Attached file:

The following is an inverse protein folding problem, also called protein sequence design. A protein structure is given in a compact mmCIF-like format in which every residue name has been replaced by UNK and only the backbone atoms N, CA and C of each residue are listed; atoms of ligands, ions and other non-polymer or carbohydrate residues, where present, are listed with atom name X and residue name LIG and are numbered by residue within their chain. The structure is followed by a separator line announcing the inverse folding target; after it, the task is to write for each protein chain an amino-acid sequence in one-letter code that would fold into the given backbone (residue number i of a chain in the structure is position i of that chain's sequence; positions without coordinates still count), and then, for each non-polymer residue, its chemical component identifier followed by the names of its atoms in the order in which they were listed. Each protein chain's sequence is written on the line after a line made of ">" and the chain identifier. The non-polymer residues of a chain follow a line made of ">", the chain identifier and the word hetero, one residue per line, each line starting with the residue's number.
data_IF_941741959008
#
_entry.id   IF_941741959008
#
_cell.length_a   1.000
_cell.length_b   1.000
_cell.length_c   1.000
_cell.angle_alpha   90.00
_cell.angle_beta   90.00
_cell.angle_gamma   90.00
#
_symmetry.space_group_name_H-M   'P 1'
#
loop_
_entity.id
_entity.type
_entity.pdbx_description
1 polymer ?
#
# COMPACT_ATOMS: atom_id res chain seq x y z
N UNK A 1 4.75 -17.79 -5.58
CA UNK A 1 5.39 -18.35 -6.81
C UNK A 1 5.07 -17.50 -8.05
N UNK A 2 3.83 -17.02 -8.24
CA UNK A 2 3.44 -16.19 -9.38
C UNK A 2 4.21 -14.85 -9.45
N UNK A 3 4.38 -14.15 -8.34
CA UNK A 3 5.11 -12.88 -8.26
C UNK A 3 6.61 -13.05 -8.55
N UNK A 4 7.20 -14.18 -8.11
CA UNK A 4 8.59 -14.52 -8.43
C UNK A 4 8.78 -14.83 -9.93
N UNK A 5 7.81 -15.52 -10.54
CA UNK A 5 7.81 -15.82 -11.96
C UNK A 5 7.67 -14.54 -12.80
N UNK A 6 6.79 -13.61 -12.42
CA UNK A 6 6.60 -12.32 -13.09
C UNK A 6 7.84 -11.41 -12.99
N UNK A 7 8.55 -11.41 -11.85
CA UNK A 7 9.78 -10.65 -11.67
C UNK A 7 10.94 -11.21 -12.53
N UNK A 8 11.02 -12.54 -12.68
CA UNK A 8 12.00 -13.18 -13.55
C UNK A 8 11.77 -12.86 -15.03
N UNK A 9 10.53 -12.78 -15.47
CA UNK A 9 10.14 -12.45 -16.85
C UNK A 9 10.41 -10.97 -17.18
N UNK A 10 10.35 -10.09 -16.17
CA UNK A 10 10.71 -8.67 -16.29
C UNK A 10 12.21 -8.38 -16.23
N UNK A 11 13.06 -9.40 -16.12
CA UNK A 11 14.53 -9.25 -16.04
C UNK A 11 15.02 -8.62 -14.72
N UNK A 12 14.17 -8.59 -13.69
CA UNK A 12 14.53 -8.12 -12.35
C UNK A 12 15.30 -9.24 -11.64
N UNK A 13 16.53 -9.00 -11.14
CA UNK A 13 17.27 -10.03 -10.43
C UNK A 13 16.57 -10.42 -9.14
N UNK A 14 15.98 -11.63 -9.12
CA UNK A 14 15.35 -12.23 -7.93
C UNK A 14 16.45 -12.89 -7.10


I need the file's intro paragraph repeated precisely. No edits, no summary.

The following is an inverse protein folding problem, also called protein sequence design. A protein structure is given in a compact mmCIF-like format in which every residue name has been replaced by UNK and only the backbone atoms N, CA and C of each residue are listed; atoms of ligands, ions and other non-polymer or carbohydrate residues, where present, are listed with atom name X and residue name LIG and are numbered by residue within their chain. The structure is followed by a separator line announcing the inverse folding target; after it, the task is to write for each protein chain an amino-acid sequence in one-letter code that would fold into the given backbone (residue number i of a chain in the structure is position i of that chain's sequence; positions without coordinates still count), and then, for each non-polymer residue, its chemical component identifier followed by the names of its atoms in the order in which they were listed. Each protein chain's sequence is written on the line after a line made of ">" and the chain identifier. The non-polymer residues of a chain follow a line made of ">", the chain identifier and the word hetero, one residue per line, each line starting with the residue's number.